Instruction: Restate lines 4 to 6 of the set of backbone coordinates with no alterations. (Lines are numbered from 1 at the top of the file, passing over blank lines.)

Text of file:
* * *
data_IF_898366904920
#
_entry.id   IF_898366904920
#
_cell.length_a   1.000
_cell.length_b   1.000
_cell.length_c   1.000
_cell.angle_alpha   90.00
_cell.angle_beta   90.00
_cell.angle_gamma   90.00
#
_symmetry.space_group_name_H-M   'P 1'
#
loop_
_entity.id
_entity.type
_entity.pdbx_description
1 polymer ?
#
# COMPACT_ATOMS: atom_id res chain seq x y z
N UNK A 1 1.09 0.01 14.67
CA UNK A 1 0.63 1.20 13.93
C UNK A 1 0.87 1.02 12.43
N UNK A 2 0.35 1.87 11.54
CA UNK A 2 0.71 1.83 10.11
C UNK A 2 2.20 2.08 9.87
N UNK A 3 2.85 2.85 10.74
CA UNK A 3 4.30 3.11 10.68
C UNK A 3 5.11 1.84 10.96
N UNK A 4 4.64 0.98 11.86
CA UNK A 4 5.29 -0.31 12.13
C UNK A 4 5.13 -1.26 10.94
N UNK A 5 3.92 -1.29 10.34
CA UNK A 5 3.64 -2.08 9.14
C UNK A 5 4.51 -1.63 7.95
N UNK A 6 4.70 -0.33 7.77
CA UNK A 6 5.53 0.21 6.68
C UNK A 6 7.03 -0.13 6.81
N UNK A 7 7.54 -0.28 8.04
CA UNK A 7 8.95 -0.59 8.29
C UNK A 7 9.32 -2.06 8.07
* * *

#
_cell.length_a   1.000
_cell.length_b   1.000